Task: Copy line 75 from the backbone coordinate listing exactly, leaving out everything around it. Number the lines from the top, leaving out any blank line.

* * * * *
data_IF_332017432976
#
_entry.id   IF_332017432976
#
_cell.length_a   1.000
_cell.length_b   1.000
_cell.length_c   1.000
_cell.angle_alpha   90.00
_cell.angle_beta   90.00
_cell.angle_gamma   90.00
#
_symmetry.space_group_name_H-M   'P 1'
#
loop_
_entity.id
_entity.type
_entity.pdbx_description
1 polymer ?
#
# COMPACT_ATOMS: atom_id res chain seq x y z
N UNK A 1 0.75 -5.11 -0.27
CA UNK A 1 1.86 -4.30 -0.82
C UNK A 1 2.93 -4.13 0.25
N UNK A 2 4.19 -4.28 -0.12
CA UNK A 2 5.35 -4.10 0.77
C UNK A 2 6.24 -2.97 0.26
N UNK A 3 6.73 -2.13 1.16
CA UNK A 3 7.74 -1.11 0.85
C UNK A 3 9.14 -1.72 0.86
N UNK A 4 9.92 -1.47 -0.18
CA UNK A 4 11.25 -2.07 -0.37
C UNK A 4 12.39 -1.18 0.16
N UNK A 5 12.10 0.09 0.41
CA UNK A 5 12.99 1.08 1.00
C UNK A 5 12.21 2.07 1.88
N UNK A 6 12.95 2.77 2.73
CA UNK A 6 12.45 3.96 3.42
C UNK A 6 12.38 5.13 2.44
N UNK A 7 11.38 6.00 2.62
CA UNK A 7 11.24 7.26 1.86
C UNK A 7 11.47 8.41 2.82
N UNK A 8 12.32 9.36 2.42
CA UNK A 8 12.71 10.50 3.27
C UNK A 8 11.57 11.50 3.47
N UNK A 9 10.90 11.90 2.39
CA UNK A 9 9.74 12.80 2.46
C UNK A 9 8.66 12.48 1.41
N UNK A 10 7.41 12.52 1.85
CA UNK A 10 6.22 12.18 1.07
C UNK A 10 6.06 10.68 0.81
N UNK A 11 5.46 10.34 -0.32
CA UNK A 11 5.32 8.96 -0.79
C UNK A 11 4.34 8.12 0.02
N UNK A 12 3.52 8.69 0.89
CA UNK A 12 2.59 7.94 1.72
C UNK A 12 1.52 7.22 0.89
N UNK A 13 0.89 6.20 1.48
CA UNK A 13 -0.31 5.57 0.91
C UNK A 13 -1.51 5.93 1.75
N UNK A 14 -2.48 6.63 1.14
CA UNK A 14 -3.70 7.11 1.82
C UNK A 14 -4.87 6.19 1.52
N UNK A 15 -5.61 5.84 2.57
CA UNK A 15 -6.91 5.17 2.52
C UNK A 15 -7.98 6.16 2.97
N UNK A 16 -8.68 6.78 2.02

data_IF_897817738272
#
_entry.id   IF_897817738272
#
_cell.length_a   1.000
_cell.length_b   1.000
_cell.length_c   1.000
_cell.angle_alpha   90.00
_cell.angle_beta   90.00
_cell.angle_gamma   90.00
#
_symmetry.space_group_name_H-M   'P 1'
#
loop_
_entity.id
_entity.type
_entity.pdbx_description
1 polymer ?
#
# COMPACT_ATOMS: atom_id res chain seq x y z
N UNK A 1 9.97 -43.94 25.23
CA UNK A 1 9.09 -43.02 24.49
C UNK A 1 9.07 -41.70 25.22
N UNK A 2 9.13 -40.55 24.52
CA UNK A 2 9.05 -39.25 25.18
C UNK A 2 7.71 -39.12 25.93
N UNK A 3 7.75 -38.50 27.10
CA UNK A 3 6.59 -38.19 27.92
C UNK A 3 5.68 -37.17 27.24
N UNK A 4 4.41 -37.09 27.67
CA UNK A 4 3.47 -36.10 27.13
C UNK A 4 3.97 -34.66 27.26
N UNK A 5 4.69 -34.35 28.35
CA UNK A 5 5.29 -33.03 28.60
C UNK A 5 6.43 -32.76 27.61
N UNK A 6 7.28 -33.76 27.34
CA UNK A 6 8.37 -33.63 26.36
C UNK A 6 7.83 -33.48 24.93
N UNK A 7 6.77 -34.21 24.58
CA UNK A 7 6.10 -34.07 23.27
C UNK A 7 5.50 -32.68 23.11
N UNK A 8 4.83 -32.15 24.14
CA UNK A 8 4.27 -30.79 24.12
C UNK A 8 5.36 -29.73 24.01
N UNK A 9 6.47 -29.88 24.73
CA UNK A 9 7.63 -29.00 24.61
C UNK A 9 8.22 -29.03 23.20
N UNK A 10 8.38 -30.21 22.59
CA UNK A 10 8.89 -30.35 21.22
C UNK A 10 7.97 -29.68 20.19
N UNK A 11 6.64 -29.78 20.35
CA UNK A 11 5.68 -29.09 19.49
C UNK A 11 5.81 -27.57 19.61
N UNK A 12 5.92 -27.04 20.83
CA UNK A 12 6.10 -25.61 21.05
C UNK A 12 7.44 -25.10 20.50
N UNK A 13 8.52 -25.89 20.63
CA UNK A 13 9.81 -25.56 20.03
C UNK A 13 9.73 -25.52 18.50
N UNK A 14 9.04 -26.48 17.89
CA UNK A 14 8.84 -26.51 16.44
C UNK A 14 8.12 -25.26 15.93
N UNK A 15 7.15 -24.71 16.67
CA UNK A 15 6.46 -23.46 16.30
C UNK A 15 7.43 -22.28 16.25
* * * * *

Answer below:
_cell.angle_beta   90.00